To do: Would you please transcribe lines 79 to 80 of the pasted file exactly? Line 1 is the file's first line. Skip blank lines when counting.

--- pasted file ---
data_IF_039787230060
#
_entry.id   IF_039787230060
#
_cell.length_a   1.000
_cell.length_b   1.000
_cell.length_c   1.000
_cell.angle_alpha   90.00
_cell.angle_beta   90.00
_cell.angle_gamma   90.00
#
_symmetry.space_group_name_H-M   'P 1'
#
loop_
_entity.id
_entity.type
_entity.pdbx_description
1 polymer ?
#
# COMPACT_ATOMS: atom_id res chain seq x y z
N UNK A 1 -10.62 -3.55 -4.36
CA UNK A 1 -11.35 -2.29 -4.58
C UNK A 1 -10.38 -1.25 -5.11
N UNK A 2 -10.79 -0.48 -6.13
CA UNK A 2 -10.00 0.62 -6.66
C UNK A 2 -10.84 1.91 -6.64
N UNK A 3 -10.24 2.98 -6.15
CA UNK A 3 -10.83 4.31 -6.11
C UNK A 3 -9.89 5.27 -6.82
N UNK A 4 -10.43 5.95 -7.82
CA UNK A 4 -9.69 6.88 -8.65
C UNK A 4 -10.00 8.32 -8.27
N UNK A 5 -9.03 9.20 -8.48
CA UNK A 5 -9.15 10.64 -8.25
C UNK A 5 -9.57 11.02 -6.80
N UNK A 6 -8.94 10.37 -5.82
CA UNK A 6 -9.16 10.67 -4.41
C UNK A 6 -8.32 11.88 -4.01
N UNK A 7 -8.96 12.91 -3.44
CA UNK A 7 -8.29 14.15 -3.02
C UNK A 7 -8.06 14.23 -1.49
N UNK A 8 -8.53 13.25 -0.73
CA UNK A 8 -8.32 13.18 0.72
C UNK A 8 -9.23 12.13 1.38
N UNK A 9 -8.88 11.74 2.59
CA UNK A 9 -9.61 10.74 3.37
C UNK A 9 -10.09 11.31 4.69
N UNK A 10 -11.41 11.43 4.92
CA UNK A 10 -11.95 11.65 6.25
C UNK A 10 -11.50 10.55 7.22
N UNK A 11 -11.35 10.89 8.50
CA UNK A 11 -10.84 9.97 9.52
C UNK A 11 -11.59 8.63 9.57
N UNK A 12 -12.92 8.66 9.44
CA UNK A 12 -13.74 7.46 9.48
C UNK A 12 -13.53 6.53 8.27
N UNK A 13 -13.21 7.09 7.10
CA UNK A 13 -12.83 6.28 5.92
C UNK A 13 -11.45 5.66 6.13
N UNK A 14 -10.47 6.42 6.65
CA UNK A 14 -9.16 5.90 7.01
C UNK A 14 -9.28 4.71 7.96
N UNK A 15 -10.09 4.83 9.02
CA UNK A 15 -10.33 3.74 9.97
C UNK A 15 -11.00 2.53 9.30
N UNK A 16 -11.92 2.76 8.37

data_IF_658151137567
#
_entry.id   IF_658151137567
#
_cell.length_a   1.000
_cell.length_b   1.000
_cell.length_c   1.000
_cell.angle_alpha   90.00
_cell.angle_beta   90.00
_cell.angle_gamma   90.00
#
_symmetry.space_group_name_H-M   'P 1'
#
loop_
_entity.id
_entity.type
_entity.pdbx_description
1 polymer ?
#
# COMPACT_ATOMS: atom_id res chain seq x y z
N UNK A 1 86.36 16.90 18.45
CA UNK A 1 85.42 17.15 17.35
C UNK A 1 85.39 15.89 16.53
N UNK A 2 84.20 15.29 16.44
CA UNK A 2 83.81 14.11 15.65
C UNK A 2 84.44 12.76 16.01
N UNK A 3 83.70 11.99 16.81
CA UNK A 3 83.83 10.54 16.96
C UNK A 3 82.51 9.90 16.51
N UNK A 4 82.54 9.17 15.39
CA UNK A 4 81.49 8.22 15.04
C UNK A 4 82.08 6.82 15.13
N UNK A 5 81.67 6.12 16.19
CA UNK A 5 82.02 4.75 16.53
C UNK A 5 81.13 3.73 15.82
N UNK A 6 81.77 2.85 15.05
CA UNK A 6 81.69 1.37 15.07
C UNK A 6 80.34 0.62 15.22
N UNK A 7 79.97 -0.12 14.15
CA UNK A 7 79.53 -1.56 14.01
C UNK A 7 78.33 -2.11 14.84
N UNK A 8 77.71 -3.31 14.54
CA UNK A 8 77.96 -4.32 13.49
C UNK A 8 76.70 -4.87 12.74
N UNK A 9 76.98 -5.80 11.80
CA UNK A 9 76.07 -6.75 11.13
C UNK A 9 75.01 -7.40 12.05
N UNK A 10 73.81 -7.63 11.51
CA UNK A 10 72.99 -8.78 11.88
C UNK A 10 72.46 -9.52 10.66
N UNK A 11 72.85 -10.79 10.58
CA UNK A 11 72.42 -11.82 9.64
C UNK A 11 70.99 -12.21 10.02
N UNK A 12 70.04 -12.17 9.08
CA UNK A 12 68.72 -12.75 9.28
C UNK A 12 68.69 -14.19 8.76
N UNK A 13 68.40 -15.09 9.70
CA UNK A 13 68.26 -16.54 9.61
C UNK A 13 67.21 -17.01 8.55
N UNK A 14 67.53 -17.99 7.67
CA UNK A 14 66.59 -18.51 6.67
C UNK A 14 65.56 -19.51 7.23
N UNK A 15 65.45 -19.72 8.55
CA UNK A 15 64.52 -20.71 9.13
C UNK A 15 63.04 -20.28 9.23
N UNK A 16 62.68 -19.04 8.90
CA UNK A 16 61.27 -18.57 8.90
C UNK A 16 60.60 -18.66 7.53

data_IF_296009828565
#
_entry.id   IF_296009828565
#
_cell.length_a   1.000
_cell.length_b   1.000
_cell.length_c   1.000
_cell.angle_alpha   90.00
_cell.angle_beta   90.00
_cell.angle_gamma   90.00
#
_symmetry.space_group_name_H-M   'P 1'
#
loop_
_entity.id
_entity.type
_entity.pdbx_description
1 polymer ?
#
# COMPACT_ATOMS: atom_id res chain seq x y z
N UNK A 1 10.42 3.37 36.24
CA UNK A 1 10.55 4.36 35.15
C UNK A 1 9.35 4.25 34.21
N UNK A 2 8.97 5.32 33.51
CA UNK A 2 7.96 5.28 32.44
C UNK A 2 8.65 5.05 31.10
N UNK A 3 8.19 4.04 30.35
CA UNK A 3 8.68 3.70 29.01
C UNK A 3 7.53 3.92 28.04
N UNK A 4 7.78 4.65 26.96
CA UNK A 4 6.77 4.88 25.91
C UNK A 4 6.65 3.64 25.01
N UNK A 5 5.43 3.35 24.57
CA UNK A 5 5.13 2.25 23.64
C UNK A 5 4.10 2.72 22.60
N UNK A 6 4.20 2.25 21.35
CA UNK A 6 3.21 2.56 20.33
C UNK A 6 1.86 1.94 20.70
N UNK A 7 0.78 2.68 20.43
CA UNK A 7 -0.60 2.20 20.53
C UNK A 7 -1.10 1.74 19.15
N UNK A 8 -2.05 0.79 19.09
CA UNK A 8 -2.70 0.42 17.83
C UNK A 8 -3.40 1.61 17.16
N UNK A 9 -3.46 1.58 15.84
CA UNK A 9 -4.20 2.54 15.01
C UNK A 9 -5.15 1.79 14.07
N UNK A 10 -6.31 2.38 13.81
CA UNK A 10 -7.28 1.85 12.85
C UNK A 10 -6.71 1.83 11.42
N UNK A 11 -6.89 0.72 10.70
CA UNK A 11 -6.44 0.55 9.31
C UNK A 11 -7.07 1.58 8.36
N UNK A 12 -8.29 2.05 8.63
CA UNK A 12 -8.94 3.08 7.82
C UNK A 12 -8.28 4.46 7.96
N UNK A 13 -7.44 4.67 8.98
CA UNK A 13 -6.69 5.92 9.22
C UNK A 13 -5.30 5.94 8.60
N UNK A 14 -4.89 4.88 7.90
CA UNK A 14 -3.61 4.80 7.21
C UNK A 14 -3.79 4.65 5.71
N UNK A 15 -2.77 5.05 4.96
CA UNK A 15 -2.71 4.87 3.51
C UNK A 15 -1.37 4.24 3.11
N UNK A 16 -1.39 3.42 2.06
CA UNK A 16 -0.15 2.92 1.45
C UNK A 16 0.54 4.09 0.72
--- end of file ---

#
loop_